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Ezekiel 5:1-2 . Son of man, take thee a sharp knife a barber’s razor. Clip thy hair, and shave thy beard. Then divide and subdivide the hair into twenty four parts, and take eight parts, precisely the third, and burn the hair within thy beautiful configuration or model-city. Cut the second portion in pieces, to designate the slaughter of the people by sword and famine. Scatter the third part in the wind, towards Egypt and the southern nations, after whom I will send the sword of the Chaldean, as stated in the latter chapters of Jeremiah.
Ezekiel 5:3-4 . Thou shalt also take of the hairs a few in number sewed in the hem of thy toga, and carry them about, and burn the others, to portend the wanderings of the few remaining ten tribes, pursued by incessant calamities.
Ezekiel 5:5 . This is Jerusalem. I have set it in the midst of the nations. A city chosen of God, a city favoured above all with the victories of David, with the glorious peace of Solomon, and whose fame reached to the ends of the earth. It was grace that raised Jerusalem to glory; it was sin that covered her with shame. Pale and bloody was the wane of her moon.
Ezekiel 5:7 . Because ye multiplied more than the nations. The increase of the Hebrew population was great in Egypt; it was equally so in the time of David, and during the reign of Solomon. Reliance may therefore be placed in the characteristic blessings of the covenant, and all the promises of the everliving and faithful God.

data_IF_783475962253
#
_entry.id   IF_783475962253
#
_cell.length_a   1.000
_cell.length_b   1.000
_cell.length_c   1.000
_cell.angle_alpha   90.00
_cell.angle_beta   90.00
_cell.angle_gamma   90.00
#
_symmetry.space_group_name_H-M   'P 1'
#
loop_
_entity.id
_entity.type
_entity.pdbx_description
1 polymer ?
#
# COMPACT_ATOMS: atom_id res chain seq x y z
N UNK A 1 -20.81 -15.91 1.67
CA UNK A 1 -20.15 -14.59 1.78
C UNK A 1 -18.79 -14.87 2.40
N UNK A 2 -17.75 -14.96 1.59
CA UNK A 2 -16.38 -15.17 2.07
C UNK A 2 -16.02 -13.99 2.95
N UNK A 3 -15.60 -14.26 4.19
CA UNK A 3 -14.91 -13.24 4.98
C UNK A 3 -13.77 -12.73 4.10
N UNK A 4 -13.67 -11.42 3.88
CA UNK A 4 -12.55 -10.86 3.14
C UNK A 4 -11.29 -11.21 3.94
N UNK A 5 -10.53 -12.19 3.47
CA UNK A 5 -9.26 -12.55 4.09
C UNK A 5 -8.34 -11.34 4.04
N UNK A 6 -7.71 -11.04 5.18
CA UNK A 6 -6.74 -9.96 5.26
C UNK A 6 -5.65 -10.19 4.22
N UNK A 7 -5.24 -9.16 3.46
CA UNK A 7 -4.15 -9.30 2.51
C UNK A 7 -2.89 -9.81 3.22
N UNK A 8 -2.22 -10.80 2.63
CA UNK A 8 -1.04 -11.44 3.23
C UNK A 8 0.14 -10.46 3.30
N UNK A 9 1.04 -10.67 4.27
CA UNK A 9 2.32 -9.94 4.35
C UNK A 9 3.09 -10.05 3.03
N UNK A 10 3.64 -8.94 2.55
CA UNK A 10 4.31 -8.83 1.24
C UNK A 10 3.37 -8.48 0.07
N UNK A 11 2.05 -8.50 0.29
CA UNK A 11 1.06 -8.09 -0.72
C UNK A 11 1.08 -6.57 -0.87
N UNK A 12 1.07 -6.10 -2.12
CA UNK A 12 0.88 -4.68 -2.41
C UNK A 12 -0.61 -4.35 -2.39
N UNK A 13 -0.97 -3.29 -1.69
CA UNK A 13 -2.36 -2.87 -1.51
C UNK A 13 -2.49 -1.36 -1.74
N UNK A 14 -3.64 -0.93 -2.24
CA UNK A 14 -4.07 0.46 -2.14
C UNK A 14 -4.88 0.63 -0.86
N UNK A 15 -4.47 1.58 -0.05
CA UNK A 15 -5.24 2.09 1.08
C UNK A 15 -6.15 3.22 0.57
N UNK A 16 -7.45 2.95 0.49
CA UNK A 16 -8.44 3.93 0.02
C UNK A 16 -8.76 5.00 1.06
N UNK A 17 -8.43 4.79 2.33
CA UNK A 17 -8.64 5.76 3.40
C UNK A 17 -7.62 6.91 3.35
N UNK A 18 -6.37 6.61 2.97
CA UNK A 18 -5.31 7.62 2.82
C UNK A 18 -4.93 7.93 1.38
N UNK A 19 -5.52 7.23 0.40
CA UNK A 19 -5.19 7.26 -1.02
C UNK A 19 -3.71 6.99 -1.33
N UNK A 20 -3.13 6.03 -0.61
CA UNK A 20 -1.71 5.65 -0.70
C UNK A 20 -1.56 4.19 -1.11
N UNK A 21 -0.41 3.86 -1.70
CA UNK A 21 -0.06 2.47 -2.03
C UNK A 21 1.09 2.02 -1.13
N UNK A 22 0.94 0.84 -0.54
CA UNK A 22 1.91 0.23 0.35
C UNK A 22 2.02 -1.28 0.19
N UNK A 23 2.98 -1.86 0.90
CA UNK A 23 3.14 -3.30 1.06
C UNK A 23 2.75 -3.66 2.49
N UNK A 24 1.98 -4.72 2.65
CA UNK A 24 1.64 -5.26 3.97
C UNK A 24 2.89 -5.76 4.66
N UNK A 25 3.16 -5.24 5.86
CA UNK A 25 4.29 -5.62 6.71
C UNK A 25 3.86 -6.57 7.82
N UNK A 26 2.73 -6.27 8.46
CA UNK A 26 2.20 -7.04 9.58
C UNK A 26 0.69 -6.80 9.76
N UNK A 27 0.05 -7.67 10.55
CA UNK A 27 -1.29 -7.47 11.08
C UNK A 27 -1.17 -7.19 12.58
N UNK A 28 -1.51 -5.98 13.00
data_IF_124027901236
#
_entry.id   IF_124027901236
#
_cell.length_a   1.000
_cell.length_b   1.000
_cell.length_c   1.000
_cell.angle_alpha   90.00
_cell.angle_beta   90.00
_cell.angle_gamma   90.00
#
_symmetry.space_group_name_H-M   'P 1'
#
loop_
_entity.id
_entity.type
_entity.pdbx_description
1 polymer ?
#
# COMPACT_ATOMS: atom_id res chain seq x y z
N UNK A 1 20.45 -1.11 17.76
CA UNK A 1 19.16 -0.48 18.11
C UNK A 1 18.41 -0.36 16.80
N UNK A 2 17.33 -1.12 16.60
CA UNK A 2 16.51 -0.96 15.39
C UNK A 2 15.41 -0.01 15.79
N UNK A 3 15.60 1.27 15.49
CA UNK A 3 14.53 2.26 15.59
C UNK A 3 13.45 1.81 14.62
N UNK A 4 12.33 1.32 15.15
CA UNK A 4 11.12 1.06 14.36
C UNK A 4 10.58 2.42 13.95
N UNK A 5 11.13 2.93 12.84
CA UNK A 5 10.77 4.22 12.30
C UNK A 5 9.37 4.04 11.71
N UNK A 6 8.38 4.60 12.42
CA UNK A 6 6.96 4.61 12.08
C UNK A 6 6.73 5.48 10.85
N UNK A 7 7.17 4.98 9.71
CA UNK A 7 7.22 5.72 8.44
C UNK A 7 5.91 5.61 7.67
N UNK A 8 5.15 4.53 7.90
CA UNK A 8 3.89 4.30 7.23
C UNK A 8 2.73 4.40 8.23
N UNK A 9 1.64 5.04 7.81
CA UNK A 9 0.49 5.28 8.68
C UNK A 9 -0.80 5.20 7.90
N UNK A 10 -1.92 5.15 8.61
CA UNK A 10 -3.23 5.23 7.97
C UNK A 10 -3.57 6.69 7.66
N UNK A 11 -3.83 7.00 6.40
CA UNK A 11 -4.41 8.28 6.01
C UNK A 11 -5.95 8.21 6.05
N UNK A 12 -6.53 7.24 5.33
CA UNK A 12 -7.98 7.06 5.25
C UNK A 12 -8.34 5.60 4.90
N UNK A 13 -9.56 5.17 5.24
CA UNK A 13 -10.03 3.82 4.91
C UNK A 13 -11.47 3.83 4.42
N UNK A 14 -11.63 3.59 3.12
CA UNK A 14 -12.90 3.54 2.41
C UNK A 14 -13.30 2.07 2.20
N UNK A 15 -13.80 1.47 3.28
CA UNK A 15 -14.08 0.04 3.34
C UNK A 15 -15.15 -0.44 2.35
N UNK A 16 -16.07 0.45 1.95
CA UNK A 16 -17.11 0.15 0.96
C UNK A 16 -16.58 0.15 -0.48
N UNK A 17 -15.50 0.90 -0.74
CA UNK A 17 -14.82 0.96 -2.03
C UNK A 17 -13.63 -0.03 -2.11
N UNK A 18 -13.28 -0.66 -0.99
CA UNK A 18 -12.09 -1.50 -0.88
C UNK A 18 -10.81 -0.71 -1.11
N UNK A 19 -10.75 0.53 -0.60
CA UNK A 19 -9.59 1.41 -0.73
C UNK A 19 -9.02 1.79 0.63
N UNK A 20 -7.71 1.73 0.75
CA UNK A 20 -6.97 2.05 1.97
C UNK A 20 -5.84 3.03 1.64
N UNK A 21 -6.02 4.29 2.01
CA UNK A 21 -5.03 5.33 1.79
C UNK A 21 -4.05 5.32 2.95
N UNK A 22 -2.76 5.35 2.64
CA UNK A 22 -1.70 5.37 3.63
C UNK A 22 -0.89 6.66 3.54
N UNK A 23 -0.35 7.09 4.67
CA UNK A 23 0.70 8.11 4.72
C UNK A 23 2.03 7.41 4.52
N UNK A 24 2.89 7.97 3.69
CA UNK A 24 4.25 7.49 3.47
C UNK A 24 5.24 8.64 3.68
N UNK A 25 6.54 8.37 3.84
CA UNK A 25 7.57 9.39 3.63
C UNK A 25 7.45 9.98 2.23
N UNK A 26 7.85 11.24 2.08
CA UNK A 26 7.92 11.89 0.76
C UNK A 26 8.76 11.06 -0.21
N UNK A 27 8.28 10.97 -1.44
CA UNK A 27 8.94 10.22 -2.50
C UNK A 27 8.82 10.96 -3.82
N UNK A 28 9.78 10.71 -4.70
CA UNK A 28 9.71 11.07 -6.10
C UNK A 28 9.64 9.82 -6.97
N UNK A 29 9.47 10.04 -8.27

Ezekiel 5:10 . The fathers shall eat the sons. This is noted in Jeremiah 19:9, and Lamentations 4:10. The hands of delicate women boiled their sons for meat. St. Jerome states, that the siege under the Romans was more severe than the siege under the Chaldeans. In these awful extremities the words of Moses were fulfilled. Deuteronomy 28:53.
The Lord is now lenient to christian ministers. We are not building models of sieges, nor baking our bread under hedges with dried dung. We are not lying like the devotees of India in doleful postures of penance. Ours, being halcyon days, let them be days of holiness, and of the most vigorous exertions in the ministry; and the more so, as we do not know how soon a cloud may over-spread our sun. Alas, we do but little for souls, compared with the battles and labours of the Hebrew prophets.
The Israelites, planted in the midst of the nations, and more blessed than they, are reproached as the most ungrateful of the humankind for apostasy. Is not this a voice to Britain? Alas, our auditories are crowded with backsliders. And as a nation, what are our mercies? The finest of countries, ranges of mountains full of mines and streams, of which the manufactories have taken possession, as of a soil congenial to their growth. Of the seas we have the controul, of commerce we take the lead, in colonies we abound. Our bankers and merchants, countless in number, are princes. Our manufacturers keep their equipage, while the poor are pressed, if not severely.
But what are our returns? In what respects is our moral character better than our continental neighbours? We surpass them in pride; in atheism we tread on their heels. In profanations, desecrations of the sabbath, and blasphemy, we excel. Our streets are crowded with harlots; our general character wanes to effeminacy, and to degeneracy in every form. If Jerusalem, once boasted by the prophets as the glory of the whole earth, was given up to fire and sword, what can the wicked expect! Oh let me run to duty, and like the ancient prophets, obtain a reprieve for our country.
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Sutcliffe, Joseph. "Commentary on Ezekiel 5". Sutcliffe's Commentary on the Old and New Testaments. https://www.studylight.org/
the Week of Proper 20 / Ordinary 25